KOLIN, Czech Republic - The center of gravity in Europe's auto industry is shifting east. A prime example is Toyota and PSA/Peugeot-Citroen's joint-venture plant, which formally opened here May 31.
The 300,000-annual-capacity plant 60km east of Prague is a symbol. But what it symbolizes depends on one's perspective.
In one sense, Kolin is a prelude to the modern assembly plants coming in central and eastern Europe. Next year, Slovakia to the south will add two similar-sized plants. To the northeast in St. Petersburg, Toyota and DaimlerChrysler are about to join Ford in making cars in Russia's second-largest city. SsangYong also will open a plant in Russia.
That's the macro perspective. But others view growth in the East differently.
For western European automakers, the region offers the chance to:
1. Build cheaper cars so they can better compete with Asian imports
2. Establish themselves in the portion of the European auto market that is still growing.
Asian automakers Kia, Hyundai, SsangYong and Toyota benefit from the low-cost labor, while improving their access to the rest of the EU.
For suppliers, it is a chance to grow rapidly and even an opportunity to gain some geographical concentration.
11 plants within 200km
By next year, 11 assembly plants with a capacity of more than 2 million vehicles will be within 200km of the southern Czech city of Brno.
For automakers native to the region, such as Skoda and Dacia, now is a chance to break out of a long period of stagnation, even if it has meant giving up independence and becoming divisions of western European carmakers.
Earlier this year at the Dacia plant in Pitesti, industrial director and native Romanian Marian Ghita spoke eloquently of his gratitude to Renault. The French automaker had invested enough in the factory that Romanians could prove that they can build cars as well as anyone. "We have proved it," he said with pride.
A common refrain among those who work at any of the modern plants in the East is: Give us a chance, we can make great cars.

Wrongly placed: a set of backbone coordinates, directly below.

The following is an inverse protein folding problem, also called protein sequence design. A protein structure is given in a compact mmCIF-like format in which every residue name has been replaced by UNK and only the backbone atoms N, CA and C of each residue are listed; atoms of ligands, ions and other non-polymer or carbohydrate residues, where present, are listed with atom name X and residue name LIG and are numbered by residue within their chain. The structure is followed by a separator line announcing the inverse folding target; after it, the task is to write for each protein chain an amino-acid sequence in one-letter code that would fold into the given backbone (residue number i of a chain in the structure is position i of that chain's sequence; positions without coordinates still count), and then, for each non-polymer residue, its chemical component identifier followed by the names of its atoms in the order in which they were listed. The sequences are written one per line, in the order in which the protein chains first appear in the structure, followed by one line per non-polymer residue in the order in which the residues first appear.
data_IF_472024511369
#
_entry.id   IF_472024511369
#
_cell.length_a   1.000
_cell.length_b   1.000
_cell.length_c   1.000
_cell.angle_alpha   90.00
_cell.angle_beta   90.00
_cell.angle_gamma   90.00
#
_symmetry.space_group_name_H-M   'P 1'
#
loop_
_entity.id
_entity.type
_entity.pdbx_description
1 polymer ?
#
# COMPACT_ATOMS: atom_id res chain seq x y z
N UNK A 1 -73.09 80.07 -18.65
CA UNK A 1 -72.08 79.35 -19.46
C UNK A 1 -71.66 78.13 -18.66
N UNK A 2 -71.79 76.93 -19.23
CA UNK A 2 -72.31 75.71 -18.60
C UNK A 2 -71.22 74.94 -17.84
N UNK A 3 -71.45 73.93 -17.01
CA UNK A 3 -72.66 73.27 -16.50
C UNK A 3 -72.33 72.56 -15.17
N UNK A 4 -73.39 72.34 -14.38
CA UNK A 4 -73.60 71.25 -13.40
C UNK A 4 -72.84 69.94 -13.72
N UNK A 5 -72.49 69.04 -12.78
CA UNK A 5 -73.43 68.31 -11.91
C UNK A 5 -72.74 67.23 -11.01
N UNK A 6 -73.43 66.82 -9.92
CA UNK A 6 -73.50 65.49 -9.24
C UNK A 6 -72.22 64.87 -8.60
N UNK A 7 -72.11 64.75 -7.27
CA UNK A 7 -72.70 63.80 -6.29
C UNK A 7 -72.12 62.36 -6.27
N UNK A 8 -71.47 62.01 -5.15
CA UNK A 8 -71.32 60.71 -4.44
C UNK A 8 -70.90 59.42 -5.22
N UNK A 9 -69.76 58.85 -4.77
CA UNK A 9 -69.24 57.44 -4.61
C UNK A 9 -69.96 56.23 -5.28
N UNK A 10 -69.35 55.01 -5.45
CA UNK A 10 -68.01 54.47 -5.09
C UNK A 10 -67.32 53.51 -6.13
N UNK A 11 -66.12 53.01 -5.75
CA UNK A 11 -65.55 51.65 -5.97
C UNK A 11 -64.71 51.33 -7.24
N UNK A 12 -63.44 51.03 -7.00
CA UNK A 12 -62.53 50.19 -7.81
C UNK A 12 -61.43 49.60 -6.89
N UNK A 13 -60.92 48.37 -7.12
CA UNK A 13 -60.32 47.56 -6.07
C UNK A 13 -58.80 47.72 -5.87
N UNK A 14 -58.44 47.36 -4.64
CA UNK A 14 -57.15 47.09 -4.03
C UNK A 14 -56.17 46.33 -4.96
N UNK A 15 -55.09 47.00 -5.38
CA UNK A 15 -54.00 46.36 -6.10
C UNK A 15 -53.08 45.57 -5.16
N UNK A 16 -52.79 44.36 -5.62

Sound familiar? It should.
I have heard it and felt it virtually all my life. Anywhere cars are built, pride is a primary motivator. Work is honorable, but making cars is special.
I grew up in Detroit. My grandfather managed a General Motors parts plant and my dad, uncle and half-brother were also in the industry. My wife's father was a Chrysler manufacturing engineer and as a child she spent Saturdays poking around factories with her dad.
Smells like home
Summers during university, I worked in stamping plants and on the line at Ford Wixom building Thunderbirds and Lincoln Mark IIIs. To my wife and me, the odor of die lubricant smells like home.
I have been through dozens of parts and assembly plants on three continents. Whether it's Martorell, Nagoya, Ingolstadt, Taipei, Bratislava or Saginaw, Michigan, it's always the same.
Car people love their work and want to do better so they look for ways to improve. Away from the job, they delight in spotting a vehicle they helped design, sell, built parts for, or assemble.
That's part of what makes building cars special. You can look at your handiwork and say, "I built that." It's a universal truth that applies in the East too.
E-mail Managing Editor Jesse Snyder at .